CliffsNotes on Camus' The Stranger

CliffsNotes on Camus' The Stranger

CliffsNotes on Camus' The Stranger

CliffsNotes on Camus' The Stranger

Synopsis

The Stranger is a very short novel, divided into two parts. In Part One, covering eighteen days, we witness a funeral, a love affair, and a murder. In Part Two, covering about a year, we are present at a trial that recreates those same eighteen days from various characters' memories and points of view. Part One is full of mostly insignificant days in the life of Meursault, an insignificant man, until he commits a murder; Part Two is an attempt, in a courtroom, to judge not only Meursault's crime but also to judge his life. Camus juxtaposes two worlds: Part One focuses on subjective reality; Part Two, on a more objective, faceted reality.

The novel opens with two of the most quoted sentences in existential literature: "Mother died today. Or, maybe, yesterday; I can't be sure." The impact of this indifference is shocking, yet it is a brilliant way for Camus to begin the novel. This admission of a son's unconcern about his mother's death is the key to Meursault's simple, uneventful life as a shipping clerk. He lives, he doesn't think too much about his day-to-day living, and now his mother is dead. And what does her death have to do with his life? To Meursault, life is not all that important; he doesn't ask too much of life, and death is even less important. He is content to, more or less, just exist. But by the end of the novel, he will have changed; he will have questioned his "existing" and measured it against "living" — living with an awareness that one can have and demand for himself — that is, a passion for life itself.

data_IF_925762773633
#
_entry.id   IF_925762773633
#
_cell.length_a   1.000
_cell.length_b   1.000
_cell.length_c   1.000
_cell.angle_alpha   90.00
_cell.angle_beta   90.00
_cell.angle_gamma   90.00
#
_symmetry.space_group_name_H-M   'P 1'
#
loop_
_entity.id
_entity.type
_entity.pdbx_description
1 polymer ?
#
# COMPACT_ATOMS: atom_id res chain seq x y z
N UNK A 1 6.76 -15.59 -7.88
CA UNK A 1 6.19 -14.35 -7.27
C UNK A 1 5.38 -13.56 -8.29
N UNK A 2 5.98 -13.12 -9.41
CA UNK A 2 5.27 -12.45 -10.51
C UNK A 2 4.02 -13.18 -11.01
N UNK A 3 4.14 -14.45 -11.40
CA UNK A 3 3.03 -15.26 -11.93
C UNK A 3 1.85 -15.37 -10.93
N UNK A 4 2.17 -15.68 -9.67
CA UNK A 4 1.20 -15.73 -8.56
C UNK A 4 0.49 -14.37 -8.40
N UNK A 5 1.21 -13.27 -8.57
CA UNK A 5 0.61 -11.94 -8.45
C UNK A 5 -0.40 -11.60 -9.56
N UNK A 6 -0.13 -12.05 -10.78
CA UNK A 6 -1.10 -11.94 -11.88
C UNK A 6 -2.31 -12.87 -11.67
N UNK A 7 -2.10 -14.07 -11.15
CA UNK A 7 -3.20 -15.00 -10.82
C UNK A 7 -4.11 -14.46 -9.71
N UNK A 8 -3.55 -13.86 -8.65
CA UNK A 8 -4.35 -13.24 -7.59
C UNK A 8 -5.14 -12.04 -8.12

Search by... Author
Show... All Results Primary Sources Peer-reviewed

Oops!

An unknown error has occurred. Please click the button below to reload the page. If the problem persists, please try again in a little while.